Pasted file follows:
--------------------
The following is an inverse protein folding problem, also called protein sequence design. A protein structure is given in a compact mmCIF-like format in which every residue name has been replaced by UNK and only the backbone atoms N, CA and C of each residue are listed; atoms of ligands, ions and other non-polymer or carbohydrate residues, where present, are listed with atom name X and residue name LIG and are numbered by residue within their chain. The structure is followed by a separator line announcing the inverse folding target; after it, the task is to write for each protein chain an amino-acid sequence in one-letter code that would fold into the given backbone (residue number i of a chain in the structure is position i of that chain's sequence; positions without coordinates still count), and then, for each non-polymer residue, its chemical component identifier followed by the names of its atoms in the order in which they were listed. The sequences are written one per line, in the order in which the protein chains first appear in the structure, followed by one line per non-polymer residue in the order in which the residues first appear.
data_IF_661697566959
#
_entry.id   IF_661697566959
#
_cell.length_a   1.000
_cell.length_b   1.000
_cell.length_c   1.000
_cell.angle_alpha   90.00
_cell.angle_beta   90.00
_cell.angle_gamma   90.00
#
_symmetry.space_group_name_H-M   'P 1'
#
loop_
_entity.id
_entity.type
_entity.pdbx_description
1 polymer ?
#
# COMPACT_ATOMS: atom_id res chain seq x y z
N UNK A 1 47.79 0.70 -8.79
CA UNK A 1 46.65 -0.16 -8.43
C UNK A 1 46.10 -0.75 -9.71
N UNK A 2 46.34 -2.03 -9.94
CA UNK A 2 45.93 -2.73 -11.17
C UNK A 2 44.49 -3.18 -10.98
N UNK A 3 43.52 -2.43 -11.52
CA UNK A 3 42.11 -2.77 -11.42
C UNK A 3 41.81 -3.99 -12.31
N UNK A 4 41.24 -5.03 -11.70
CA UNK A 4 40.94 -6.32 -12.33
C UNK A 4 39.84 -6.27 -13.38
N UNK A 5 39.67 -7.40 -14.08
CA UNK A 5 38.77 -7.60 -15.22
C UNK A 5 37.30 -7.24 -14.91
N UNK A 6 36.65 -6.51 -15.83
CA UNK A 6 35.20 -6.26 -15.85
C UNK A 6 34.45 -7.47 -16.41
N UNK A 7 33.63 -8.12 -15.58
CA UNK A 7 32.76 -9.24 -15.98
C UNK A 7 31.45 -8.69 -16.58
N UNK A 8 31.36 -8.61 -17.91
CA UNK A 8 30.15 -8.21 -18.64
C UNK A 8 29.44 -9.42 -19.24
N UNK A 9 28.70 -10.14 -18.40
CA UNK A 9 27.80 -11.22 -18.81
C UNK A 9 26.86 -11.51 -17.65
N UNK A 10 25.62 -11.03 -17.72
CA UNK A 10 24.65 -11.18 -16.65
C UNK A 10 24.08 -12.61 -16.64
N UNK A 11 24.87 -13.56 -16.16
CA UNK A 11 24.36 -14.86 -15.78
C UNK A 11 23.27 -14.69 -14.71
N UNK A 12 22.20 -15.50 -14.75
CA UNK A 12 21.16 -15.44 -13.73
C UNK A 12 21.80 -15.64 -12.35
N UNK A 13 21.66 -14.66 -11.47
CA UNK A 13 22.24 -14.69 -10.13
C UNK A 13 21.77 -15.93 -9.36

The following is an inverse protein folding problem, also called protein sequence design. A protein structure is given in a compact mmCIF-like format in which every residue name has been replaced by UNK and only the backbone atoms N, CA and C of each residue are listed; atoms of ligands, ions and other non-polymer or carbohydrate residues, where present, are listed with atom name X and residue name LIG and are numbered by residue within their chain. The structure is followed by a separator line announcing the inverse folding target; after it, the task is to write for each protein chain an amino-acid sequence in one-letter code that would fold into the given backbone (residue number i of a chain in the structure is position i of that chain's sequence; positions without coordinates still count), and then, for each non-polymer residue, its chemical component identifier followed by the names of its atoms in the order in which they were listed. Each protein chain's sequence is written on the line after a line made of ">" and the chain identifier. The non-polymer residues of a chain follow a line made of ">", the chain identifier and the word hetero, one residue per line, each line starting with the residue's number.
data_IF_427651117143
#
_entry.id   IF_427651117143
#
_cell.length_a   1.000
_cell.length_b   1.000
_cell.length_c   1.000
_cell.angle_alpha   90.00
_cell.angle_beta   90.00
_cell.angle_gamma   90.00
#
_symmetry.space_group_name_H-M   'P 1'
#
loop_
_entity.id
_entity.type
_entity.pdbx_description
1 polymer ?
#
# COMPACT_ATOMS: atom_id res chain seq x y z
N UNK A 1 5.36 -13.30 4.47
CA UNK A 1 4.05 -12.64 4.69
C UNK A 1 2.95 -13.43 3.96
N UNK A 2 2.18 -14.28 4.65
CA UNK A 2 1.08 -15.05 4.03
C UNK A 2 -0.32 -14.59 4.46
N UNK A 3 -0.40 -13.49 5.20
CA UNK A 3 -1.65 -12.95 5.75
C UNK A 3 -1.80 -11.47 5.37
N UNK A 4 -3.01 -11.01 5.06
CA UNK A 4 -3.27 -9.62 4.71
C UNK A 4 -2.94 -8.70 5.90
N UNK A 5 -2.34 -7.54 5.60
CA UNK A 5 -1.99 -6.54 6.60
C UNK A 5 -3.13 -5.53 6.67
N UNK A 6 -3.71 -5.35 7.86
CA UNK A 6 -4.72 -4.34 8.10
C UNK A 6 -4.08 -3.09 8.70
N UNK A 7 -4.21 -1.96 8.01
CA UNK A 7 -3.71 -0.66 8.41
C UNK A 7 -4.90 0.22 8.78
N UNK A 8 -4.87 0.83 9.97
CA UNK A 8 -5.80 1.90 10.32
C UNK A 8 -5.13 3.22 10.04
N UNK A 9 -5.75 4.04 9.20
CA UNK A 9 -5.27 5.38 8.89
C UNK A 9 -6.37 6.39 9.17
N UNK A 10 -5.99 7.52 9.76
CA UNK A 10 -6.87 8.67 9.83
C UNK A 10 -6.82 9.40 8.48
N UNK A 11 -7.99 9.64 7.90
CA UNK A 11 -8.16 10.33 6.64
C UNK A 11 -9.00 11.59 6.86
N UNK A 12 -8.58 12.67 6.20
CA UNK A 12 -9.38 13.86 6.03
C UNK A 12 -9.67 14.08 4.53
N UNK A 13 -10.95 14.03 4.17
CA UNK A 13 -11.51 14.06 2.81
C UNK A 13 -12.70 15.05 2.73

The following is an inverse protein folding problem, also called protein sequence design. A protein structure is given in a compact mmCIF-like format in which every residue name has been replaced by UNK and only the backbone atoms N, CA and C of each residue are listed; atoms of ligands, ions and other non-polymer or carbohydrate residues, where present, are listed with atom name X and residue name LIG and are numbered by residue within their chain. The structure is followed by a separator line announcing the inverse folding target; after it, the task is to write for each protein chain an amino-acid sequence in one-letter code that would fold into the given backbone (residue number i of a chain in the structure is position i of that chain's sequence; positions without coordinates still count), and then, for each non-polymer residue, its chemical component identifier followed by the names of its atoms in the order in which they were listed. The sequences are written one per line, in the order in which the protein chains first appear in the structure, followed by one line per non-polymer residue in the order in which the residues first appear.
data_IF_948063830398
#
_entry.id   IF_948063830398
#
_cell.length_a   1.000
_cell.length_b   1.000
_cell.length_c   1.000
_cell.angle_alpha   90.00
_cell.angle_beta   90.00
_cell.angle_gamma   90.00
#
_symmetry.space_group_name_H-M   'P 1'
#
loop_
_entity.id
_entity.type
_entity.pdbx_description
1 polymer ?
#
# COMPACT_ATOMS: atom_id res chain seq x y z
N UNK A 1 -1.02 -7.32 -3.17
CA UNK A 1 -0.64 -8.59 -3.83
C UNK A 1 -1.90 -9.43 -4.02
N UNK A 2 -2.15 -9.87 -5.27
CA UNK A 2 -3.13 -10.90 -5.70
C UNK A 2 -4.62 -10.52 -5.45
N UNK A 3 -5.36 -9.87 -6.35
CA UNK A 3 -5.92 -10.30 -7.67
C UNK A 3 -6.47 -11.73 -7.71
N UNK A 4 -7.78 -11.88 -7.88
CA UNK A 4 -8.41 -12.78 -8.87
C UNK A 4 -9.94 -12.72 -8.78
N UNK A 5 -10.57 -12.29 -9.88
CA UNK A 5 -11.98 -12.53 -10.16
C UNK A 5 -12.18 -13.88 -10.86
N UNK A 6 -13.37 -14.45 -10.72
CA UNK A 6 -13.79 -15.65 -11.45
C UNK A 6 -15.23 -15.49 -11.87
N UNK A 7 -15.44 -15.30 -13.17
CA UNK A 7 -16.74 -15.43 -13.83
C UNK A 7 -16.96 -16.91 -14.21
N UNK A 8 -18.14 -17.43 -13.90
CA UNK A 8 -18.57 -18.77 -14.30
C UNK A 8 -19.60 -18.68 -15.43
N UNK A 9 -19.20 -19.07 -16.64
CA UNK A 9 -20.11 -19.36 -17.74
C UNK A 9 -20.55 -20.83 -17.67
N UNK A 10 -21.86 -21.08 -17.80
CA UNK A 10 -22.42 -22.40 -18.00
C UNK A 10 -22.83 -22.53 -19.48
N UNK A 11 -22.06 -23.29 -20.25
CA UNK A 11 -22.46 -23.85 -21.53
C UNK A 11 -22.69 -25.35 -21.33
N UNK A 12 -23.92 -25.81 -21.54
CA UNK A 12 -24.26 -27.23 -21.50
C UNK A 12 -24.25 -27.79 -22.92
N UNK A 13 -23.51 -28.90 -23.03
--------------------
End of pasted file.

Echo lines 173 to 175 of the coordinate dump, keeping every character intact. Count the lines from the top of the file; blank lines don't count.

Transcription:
CA UNK A 11 -22.46 -23.85 -21.53
C UNK A 11 -22.69 -25.35 -21.33
N UNK A 12 -23.92 -25.81 -21.54